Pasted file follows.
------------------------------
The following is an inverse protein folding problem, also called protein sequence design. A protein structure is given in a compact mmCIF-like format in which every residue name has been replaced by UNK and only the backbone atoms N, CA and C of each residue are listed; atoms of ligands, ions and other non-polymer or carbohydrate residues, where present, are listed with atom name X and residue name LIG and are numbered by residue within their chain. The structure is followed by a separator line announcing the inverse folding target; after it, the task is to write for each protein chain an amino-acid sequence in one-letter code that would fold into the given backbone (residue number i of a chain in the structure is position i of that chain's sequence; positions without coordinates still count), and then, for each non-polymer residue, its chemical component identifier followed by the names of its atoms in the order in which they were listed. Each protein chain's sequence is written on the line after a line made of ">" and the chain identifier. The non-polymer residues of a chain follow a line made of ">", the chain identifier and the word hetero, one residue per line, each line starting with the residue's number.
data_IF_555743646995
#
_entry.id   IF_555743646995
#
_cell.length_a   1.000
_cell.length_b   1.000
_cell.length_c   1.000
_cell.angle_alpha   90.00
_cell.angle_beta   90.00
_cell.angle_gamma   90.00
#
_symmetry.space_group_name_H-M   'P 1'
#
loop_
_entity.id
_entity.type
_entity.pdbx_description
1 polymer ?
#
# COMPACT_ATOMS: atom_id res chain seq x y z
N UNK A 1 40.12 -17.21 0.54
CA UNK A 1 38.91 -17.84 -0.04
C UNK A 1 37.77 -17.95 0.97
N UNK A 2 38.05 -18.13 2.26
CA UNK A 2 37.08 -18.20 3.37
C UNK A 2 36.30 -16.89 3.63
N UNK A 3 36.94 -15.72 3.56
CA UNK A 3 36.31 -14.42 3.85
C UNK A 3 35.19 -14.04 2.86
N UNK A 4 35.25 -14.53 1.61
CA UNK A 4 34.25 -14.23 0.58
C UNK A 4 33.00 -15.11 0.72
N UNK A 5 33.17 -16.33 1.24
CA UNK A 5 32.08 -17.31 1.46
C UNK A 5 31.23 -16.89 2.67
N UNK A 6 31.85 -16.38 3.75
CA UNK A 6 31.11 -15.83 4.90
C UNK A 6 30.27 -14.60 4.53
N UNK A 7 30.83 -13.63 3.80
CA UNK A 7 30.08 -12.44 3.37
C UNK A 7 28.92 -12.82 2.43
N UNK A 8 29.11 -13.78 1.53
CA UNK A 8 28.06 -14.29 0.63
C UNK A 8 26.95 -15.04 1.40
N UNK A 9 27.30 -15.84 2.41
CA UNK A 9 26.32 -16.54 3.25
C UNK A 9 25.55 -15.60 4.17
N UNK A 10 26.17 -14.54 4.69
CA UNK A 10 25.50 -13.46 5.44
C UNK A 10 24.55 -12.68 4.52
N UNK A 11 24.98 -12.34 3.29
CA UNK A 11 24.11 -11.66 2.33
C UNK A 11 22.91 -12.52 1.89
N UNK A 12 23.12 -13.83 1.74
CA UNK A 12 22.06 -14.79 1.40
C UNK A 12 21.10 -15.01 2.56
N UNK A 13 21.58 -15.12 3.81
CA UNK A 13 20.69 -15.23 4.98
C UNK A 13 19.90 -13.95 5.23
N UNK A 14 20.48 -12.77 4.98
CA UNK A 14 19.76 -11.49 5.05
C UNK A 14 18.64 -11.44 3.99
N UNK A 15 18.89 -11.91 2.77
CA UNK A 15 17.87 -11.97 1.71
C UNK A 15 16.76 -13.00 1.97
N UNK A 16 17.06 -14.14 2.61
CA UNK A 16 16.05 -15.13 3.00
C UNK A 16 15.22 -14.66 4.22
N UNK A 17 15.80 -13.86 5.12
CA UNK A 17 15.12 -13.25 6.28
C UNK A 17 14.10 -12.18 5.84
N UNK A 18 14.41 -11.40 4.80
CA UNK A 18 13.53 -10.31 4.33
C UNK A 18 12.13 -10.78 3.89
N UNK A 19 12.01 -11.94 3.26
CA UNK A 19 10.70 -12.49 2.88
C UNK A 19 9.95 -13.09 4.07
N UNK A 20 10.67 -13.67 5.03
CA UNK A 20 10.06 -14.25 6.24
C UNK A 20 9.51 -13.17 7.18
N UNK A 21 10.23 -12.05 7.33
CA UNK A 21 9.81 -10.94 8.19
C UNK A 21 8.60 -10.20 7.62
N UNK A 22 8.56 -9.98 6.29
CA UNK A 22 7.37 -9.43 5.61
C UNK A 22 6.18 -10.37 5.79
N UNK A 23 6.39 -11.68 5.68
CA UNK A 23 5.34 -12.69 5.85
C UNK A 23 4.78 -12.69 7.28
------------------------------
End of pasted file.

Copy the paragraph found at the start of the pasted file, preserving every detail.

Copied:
The following is an inverse protein folding problem, also called protein sequence design. A protein structure is given in a compact mmCIF-like format in which every residue name has been replaced by UNK and only the backbone atoms N, CA and C of each residue are listed; atoms of ligands, ions and other non-polymer or carbohydrate residues, where present, are listed with atom name X and residue name LIG and are numbered by residue within their chain. The structure is followed by a separator line announcing the inverse folding target; after it, the task is to write for each protein chain an amino-acid sequence in one-letter code that would fold into the given backbone (residue number i of a chain in the structure is position i of that chain's sequence; positions without coordinates still count), and then, for each non-polymer residue, its chemical component identifier followed by the names of its atoms in the order in which they were listed. Each protein chain's sequence is written on the line after a line made of ">" and the chain identifier. The non-polymer residues of a chain follow a line made of ">", the chain identifier and the word hetero, one residue per line, each line starting with the residue's number.